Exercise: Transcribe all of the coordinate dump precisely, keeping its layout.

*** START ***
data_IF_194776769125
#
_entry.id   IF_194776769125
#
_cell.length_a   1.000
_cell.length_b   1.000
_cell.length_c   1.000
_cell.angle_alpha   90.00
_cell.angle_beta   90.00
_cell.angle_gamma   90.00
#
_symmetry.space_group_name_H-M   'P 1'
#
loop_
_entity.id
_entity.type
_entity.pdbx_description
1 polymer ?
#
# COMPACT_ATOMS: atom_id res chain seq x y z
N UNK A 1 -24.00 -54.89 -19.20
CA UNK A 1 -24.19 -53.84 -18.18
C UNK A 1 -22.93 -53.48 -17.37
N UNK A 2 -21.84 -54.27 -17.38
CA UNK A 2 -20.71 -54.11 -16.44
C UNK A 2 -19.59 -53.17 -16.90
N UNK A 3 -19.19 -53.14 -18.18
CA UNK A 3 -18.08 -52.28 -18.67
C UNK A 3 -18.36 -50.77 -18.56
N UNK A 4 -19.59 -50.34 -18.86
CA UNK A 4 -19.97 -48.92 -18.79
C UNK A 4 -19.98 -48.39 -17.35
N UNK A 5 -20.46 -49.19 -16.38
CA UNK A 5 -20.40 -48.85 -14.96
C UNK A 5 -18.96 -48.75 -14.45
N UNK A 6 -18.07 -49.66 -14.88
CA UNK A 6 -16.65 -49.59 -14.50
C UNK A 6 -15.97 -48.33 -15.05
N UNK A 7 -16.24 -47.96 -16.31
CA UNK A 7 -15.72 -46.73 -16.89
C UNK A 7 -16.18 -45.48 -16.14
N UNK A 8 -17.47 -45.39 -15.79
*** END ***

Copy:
data_IF_194776769125
#
_entry.id   IF_194776769125
#
_cell.length_a   1.000
_cell.length_b   1.000
_cell.length_c   1.000
_cell.angle_alpha   90.00
_cell.angle_beta   90.00
_cell.angle_gamma   90.00
#
_symmetry.space_group_name_H-M   'P 1'
#
loop_
_entity.id
_entity.type
_entity.pdbx_description
1 polymer ?
#
# COMPACT_ATOMS: atom_id res chain seq x y z
N UNK A 1 -24.00 -54.89 -19.20
CA UNK A 1 -24.19 -53.84 -18.18
C UNK A 1 -22.93 -53.48 -17.37
N UNK A 2 -21.84 -54.27 -17.38
CA UNK A 2 -20.71 -54.11 -16.44
C UNK A 2 -19.59 -53.17 -16.90
N UNK A 3 -19.19 -53.14 -18.18
CA UNK A 3 -18.08 -52.28 -18.67
C UNK A 3 -18.36 -50.77 -18.56
N UNK A 4 -19.59 -50.34 -18.86
CA UNK A 4 -19.97 -48.92 -18.79
C UNK A 4 -19.98 -48.39 -17.35
N UNK A 5 -20.46 -49.19 -16.38
CA UNK A 5 -20.40 -48.85 -14.96
C UNK A 5 -18.96 -48.75 -14.45
N UNK A 6 -18.07 -49.66 -14.88
CA UNK A 6 -16.65 -49.59 -14.50
C UNK A 6 -15.97 -48.33 -15.05
N UNK A 7 -16.24 -47.96 -16.31
CA UNK A 7 -15.72 -46.73 -16.89
C UNK A 7 -16.18 -45.48 -16.14
N UNK A 8 -17.47 -45.39 -15.79